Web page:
I see some of the effects and affects of this in my professional situation. The Episcopal Church has always been a minority denomination in America, and in many places mimics the congregationalist sea in which it swims. Add to that the ecumenical pattern of the contemporary Episcopal Church. Case in point: a majority of my students at Virginia Theological Seminary were not born into the Episcopal Church, and many are very new to the Anglican tradition. As a faculty we often feel that we spend three years educating our seminarians into a basic, introductory understanding of the church they have just joined, rather than anything more advanced. In both the Church of England and in the Episcopal Church, many of our students are also significantly older — with a lifetime’s experience in their local area, but little sense of the wider Anglican world. If we as teachers do our jobs well, we complicate somewhat our students’ understanding of how to define “the church” or “their church,” to make it greater than their local community, their local diocese, or their national church. A week ago, I was at a meeting of Virginia Theological Seminary’s Center for Anglican Communion Studies, where without exception every student present begged for resources with which they could educate their local parishes that were, willfully or otherwise, clueless about the Anglican Communion and the Lambeth Conference. I found this both depressing and hopeful.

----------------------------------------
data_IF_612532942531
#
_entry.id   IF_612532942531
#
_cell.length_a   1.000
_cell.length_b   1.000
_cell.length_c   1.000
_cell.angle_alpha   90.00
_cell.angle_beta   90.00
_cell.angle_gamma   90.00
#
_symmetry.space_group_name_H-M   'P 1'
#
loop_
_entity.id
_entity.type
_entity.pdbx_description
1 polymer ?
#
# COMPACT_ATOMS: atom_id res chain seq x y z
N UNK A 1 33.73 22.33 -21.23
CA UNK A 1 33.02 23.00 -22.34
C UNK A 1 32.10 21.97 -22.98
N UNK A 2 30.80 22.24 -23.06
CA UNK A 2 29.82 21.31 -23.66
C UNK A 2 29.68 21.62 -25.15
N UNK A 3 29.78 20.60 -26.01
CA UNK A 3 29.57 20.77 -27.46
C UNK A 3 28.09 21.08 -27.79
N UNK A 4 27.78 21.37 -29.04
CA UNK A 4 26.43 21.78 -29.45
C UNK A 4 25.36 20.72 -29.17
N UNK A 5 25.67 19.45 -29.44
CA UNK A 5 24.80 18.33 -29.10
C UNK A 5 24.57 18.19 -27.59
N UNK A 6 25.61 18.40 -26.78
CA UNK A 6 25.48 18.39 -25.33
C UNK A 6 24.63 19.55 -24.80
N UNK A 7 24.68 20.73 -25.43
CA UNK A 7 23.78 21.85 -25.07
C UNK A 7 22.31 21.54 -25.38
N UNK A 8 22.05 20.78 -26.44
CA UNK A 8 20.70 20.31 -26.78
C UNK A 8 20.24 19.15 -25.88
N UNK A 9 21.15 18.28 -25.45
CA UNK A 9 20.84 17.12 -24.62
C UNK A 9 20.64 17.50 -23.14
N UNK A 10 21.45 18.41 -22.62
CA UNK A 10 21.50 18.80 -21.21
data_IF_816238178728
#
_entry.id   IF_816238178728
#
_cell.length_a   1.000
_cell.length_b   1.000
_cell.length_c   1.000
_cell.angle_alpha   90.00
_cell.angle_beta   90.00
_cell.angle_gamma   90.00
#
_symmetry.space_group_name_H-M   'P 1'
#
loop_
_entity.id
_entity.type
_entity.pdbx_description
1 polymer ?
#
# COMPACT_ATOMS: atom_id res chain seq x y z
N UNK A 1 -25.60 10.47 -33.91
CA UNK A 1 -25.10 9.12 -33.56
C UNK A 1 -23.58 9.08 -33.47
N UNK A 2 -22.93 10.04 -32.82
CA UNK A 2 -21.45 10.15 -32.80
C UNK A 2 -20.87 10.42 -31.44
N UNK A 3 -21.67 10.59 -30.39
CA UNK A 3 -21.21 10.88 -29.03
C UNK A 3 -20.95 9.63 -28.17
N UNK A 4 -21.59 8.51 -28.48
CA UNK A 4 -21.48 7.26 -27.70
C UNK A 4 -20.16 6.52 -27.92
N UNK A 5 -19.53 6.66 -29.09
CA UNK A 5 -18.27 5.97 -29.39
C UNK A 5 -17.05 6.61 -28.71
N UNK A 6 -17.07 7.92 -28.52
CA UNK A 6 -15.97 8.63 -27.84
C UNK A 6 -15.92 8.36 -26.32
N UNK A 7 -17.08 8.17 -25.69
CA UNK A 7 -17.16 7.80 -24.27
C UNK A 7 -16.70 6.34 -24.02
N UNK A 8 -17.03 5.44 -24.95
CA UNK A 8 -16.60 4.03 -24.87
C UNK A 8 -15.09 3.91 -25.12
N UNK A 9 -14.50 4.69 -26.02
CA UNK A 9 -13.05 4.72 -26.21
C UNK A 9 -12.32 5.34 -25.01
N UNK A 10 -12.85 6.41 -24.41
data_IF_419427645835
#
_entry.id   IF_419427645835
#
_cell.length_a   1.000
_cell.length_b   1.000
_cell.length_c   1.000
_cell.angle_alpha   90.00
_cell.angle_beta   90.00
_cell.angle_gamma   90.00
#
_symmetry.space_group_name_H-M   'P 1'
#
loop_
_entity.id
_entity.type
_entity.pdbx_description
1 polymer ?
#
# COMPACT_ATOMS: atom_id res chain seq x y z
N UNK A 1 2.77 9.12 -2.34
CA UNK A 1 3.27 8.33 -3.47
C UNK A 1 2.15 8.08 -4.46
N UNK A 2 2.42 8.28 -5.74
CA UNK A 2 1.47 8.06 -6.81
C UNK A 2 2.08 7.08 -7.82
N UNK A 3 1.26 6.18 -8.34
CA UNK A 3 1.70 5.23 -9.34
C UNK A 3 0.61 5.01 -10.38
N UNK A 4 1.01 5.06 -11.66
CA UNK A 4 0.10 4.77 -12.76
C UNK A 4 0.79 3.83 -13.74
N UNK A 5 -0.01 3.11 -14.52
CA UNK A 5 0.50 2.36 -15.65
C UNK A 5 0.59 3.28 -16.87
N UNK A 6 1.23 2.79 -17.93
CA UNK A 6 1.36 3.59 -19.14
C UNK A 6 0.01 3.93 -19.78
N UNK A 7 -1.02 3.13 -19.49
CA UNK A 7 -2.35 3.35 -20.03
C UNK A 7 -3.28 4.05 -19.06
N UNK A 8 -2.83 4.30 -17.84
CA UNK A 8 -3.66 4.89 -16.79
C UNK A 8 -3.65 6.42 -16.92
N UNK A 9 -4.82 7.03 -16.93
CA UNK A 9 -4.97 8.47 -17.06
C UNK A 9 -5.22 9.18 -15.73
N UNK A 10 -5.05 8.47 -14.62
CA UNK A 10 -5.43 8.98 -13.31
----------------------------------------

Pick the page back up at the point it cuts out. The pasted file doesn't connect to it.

As the Anglican Communion heads into Lambeth 2022 and whatever will follow, I believe we are all called to explain, and even reinvent, our church as something beyond a gathering or a network of bishops and primates. Historically, the Church has of course always formulated its doctrine via gatherings of bishops, and such gatherings still potentially possesses great authority with which to do so. The Lambeth Conference has, however, never arrogated that authority to itself. To be sure, if it looks like a synod, and meets like a synod, and sounds like a synod, why doesn’t it operate as one? On the other hand, if it were a synod, how would it connect the congregationalist parishes of Virginia, the English Home Counties, and Sydney’s Western Suburbs?
If we are to have real communion, if real reconciliation between us is to take root, we need to teach a new generation of clergy and laypeople what the Communion is and why it matters. Given our recent acrimonious history, all of us need to explain how walking together is a positive good, even if something like a patient witness to brokenness is the best we can muster until a season for true growth arrives. A bishop brings his diocese, it was once said about the Lambeth Conference. How do bishops carry Lambeth home? And is it really just the bishops’ responsibility? How does the Anglican Communion properly claim the consultative and communicative role allotted to the laity in the Anglican Consultative Council (ACC)? How might the laywoman bring her diocese to the ACC, and how can she bring the ACC home? As she does so, she will bring the Anglican Communion home as well, and thereby a part of the worldwide Church of Christ.